10.07.11  100 Arbequina olives average 0.62 grams weight

             09.30.11  100 Arbequina olives average 0.56 grams weight

             09.23.11  100 Arbequina olives average 0.55 grams weight

             09.16.11  100 Arbequina olives average 0.45 grams weight

 

No, the olives are not getting smaller.  Well, they could be, but I doubt it.  Probably it is just the "luck of the draw" and ending up with a slightly smaller set of olives.  However, it will make next weeks data more interesting, to see what that number is! 

November 18, 2011

 

Getting close to The End?

 

             11.18.11  100 Arbequina olives average 0.75 grams weight

             11.11.11  100 Arbequina olives average 0.71 grams weight

             11.04.11  100 Arbequina olives average 0.74 grams weight

             10.28.11  100 Arbequina olives average 0.69 grams weight

             10.21.11  100 Arbequina olives average 0.66 grams weight

             10.14.11  100 Arbequina olives average 0.65 grams weight

             10.07.11  100 Arbequina olives average 0.62 grams weight

             09.30.11  100 Arbequina olives average 0.56 grams weight

             09.23.11  100 Arbequina olives average 0.55 grams weight

             09.16.11  100 Arbequina olives average 0.45 grams weight

 

Seems like the olives may not be getting much if any bigger; but perhaps a bit more mature (which is hard to tell with Arbequina).  What do you think? 

December 09, 2011

 

Chuno

 

             12.09.11  100 Arbequina olives average 0.58 grams weight

             12.02.11  100 Arbequina olives average 0.63 grams weight

             11.25.11  100 Arbequina olives average 0.72 grams weight

             11.18.11  100 Arbequina olives average 0.75 grams weight

             11.11.11  100 Arbequina olives average 0.71 grams weight

             11.04.11  100 Arbequina olives average 0.74 grams weight

             10.28.11  100 Arbequina olives average 0.69 grams weight

             10.21.11  100 Arbequina olives average 0.66 grams weight

             10.14.11  100 Arbequina olives average 0.65 grams weight

             10.07.11  100 Arbequina olives average 0.62 grams weight

             09.30.11  100 Arbequina olives average 0.56 grams weight

             09.23.11  100 Arbequina olives average 0.55 grams weight

             09.16.11  100 Arbequina olives average 0.45 grams weight

 

Do you recall how the ancient Inca made freeze dried potatoes (chuno)?  They would lay the potato crop out in the sun, let them heat up and evaporate water during the day, stomping on the potatoes to speed things along; and then leave them out to lightly freeze overnight, which separated the solids from the water.  Repeat until done.  Well, the same thing is happening to the olives: they are losing water by day while getting close to freezing at night.  Strangely enough, the olive trees themselves also stop the up-take of water from the ground during cold spells too; then the trees themselves withdraw water from the olives.  (And that I have seen happen too, especially in fall planted trees when I deliberately withhold water to harden them off.)

 

So, there you have it.  Somewhat freeze dried olives, maybe still good for milling (but not for table olives) or potentially drying, but getting even more marginal looking:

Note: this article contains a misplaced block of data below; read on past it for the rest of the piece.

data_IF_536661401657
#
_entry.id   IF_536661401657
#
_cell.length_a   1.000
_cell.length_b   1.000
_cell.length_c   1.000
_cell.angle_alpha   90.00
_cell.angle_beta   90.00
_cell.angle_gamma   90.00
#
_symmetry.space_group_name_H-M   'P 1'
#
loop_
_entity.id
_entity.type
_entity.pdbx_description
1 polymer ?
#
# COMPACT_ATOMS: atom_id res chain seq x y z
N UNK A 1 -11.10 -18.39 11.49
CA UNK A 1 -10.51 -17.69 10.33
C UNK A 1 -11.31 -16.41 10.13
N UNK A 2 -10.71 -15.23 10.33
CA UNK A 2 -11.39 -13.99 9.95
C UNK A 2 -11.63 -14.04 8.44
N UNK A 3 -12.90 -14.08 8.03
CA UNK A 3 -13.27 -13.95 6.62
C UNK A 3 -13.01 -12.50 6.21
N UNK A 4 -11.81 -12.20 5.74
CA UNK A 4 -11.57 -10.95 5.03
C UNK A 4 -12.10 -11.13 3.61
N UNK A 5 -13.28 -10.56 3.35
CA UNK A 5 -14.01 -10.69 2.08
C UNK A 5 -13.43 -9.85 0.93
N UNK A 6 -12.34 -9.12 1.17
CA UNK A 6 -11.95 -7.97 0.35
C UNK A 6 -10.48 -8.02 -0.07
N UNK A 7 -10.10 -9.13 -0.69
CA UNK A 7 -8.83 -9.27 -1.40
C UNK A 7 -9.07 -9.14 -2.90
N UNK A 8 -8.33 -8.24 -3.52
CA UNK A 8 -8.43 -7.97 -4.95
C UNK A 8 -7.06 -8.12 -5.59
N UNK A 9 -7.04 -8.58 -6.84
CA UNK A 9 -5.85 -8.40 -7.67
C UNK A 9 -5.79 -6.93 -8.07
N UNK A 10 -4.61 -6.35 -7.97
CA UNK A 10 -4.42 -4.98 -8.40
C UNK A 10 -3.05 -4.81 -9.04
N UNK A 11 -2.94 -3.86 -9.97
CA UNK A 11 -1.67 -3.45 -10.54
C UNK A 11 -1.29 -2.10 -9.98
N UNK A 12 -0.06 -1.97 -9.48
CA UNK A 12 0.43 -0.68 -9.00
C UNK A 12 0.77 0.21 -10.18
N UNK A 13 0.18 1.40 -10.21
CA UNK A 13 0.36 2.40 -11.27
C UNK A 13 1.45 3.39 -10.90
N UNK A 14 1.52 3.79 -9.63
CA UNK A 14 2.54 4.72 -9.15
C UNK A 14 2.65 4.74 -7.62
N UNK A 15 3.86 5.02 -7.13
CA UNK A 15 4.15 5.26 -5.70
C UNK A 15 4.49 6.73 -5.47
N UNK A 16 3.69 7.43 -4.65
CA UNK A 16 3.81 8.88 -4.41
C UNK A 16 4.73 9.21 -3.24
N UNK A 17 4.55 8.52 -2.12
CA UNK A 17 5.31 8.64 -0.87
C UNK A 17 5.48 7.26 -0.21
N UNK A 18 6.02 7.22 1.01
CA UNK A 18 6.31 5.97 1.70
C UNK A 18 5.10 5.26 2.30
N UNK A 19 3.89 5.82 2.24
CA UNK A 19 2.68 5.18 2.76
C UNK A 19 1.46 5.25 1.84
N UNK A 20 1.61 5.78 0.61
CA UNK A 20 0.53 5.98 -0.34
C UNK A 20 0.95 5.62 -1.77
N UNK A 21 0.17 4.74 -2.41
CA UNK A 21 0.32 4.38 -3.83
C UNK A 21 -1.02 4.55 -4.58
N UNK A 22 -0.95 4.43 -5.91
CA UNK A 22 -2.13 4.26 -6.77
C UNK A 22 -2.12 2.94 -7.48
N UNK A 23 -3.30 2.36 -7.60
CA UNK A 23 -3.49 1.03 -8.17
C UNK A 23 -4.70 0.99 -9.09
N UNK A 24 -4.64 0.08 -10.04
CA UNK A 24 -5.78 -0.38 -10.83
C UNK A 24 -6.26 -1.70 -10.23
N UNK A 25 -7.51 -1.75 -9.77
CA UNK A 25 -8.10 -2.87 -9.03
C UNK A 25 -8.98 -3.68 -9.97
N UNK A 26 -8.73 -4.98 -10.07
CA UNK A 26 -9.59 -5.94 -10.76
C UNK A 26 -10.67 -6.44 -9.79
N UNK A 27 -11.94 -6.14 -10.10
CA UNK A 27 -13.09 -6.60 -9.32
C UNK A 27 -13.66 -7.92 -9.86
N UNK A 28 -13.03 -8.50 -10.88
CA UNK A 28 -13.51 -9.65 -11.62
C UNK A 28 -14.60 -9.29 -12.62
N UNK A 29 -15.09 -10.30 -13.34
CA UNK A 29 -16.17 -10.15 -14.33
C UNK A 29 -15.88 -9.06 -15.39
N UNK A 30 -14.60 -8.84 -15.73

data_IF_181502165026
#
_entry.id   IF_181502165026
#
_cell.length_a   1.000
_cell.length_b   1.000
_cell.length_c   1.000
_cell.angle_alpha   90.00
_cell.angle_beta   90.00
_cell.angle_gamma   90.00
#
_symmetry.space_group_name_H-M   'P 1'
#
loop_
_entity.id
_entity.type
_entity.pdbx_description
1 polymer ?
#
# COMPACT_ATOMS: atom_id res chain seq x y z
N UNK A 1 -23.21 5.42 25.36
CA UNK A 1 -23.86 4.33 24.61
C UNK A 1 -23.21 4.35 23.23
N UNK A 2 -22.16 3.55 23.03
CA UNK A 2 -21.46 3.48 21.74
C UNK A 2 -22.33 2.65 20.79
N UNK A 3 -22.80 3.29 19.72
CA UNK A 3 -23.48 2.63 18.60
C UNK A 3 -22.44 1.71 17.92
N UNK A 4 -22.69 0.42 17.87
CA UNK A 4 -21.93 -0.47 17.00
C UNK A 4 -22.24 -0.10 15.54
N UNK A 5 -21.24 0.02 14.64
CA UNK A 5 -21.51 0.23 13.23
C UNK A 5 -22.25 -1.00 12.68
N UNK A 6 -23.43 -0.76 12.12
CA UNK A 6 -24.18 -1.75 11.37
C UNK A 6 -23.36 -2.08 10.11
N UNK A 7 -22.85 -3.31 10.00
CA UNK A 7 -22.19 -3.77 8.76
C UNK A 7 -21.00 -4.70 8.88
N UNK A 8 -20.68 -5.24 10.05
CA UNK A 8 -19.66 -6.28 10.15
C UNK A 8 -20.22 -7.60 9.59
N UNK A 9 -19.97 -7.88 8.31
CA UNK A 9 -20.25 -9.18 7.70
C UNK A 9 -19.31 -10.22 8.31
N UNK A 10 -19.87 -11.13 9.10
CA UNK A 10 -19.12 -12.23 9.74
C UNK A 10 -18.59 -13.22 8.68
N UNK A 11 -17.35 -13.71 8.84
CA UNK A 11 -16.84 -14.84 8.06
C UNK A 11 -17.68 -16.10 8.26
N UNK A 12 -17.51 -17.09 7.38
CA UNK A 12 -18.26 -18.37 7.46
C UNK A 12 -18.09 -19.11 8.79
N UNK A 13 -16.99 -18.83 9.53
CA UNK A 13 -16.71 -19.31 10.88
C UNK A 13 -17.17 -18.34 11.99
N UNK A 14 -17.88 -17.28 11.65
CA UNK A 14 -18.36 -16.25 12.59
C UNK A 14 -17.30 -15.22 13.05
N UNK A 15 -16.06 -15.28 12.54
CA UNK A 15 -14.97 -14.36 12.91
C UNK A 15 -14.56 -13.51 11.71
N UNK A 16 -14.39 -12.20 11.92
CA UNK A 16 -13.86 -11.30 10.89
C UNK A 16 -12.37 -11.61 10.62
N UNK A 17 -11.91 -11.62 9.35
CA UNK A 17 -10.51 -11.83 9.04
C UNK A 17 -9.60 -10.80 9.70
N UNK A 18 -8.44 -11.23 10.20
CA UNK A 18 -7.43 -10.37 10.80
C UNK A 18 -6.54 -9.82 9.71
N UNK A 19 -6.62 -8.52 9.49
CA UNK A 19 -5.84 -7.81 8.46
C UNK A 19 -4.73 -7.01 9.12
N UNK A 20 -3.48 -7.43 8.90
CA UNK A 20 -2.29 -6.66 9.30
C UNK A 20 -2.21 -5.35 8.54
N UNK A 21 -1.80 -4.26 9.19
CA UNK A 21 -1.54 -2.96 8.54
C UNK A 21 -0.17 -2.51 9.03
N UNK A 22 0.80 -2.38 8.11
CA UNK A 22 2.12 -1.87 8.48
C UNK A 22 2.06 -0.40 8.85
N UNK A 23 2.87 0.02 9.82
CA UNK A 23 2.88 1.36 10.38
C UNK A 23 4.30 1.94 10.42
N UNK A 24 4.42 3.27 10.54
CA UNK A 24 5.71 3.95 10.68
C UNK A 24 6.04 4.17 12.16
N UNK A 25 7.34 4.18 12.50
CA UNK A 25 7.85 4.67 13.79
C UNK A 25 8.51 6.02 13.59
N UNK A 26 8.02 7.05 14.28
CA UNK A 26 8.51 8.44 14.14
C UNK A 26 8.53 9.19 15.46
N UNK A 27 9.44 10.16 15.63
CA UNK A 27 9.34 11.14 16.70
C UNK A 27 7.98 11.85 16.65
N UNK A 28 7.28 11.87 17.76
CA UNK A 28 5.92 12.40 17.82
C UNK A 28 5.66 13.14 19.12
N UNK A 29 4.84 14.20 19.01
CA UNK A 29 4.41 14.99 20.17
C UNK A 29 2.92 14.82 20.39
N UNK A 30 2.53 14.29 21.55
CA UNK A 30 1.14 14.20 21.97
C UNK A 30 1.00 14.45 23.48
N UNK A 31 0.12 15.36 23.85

November 20, 2011

 

Custom Milling for the Reken Estate 

 

This year the Reken Estate had more than enough fruit for a mill run, so we did a custom milling run just for them.  A potentially damaging storm to the olives (temperatures less than 28 F) was moving in, so we decided to get at least some of the fruit turned into olive oil. 

 

Sad to say, the fruit was really too green, the paste was very mealy and dry.  So, for the first time we added water to the malaxation.  This may or may not have been a good idea, as also for the first time we had an emulsion forming between the olive oil and the water. 

 

Not a good thing.

 

Also, the olive paste jammed up the paste pump!  As best I can tell, too much ground up pit, and very little "paste" is about the same as trying to run some gravel, sand and water through the machinery. 

 

The bottom line?  The larger story is over on OregonOliveOil.com, but the bottom line is a very low yield of very biter (ah... bitter!) olive oil for the Reken Estate.  Hey, now there is a name for the olive oil:

 

    "Biter Olive Oil - the one with the biggest bite!"

 

                                       >>> A hardy Oregon olive picker >>>

November 25, 2011

 

Community Milling  We did have some people signed up for community milling, but very unfortunately they got frosted out back in October.  But we had been saving enough of our own fruit to "fill in" a mill run as needed, so we went ahead and did a milling with our own fruit.

 

Pendolino - with just a touch of color this year...

December 02, 2011

 

Freeze dried olives

 

             12.02.11  100 Arbequina olives average 0.63 grams weight

             11.25.11  100 Arbequina olives average 0.72 grams weight

             11.18.11  100 Arbequina olives average 0.75 grams weight

             11.11.11  100 Arbequina olives average 0.71 grams weight

             11.04.11  100 Arbequina olives average 0.74 grams weight

             10.28.11  100 Arbequina olives average 0.69 grams weight

             10.21.11  100 Arbequina olives average 0.66 grams weight

             10.14.11  100 Arbequina olives average 0.65 grams weight

             10.07.11  100 Arbequina olives average 0.62 grams weight

             09.30.11  100 Arbequina olives average 0.56 grams weight

             09.23.11  100 Arbequina olives average 0.55 grams weight